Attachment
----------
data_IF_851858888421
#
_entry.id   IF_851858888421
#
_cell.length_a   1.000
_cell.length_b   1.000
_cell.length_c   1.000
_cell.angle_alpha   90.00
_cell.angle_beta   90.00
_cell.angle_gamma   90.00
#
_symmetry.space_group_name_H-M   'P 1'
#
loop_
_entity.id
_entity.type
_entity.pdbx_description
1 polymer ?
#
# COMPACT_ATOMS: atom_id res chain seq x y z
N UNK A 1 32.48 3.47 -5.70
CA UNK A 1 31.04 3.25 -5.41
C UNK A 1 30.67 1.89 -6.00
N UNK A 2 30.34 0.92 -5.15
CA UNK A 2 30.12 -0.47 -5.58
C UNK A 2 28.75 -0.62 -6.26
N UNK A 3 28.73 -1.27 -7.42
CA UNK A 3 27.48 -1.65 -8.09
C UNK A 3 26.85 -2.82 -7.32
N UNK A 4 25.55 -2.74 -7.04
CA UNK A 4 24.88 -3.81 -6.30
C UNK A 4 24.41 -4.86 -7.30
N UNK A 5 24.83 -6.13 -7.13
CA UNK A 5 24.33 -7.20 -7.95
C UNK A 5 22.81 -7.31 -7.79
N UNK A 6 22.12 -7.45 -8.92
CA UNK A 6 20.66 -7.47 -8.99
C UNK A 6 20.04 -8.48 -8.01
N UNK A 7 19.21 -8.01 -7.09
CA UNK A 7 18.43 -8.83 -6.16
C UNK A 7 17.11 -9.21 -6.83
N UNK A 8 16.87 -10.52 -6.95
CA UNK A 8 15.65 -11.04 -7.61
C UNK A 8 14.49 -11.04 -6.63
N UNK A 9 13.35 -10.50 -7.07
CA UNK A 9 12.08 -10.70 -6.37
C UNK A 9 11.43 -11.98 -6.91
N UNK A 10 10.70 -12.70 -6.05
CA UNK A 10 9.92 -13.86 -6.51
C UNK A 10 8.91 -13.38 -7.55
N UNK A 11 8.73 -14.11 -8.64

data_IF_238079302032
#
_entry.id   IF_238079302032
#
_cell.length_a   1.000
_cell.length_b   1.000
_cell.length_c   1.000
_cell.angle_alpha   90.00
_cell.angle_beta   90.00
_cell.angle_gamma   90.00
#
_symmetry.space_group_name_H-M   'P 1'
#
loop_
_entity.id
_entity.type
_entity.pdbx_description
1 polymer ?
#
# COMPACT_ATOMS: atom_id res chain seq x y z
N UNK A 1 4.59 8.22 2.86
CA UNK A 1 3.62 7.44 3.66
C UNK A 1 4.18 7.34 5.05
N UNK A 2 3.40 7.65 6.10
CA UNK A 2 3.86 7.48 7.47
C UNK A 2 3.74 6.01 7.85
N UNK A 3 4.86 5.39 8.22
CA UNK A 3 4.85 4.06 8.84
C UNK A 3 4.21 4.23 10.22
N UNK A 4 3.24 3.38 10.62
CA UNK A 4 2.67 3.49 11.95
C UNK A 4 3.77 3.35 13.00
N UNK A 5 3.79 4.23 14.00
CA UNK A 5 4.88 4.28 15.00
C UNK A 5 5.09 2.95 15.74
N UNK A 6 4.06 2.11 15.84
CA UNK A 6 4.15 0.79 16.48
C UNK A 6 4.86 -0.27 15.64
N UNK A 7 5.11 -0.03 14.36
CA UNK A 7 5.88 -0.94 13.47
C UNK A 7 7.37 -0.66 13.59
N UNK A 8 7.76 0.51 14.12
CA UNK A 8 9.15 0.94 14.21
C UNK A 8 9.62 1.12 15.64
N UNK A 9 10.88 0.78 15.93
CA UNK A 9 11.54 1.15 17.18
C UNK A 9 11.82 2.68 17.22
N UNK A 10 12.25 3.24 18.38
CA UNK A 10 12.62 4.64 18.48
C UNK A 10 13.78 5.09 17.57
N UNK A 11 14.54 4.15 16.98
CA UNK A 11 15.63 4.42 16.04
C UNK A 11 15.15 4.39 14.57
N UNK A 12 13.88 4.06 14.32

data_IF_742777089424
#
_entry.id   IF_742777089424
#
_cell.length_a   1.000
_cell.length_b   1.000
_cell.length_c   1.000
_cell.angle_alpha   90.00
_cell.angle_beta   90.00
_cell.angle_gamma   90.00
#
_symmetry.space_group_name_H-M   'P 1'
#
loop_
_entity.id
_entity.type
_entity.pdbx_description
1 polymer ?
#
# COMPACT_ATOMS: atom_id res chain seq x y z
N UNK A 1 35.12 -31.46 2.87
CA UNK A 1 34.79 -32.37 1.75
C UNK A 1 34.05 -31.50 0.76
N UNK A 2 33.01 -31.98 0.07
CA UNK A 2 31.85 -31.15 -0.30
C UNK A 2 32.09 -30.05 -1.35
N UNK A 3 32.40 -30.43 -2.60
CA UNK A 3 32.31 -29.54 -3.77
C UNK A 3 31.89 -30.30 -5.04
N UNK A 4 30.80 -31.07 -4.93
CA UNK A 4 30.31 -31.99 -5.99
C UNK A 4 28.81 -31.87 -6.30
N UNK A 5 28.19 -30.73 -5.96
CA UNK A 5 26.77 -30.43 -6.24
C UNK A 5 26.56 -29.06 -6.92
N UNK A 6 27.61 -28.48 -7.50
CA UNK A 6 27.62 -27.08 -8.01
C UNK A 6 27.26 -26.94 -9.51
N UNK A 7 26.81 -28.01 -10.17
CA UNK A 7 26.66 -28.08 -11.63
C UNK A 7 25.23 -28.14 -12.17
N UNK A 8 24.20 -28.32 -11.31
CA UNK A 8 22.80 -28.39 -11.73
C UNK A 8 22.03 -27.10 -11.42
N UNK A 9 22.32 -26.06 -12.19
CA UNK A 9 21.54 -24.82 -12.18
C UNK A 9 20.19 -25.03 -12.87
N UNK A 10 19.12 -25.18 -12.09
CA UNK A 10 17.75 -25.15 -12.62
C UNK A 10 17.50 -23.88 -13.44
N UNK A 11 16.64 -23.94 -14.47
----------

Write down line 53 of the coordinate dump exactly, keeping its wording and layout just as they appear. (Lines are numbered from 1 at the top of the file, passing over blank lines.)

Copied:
#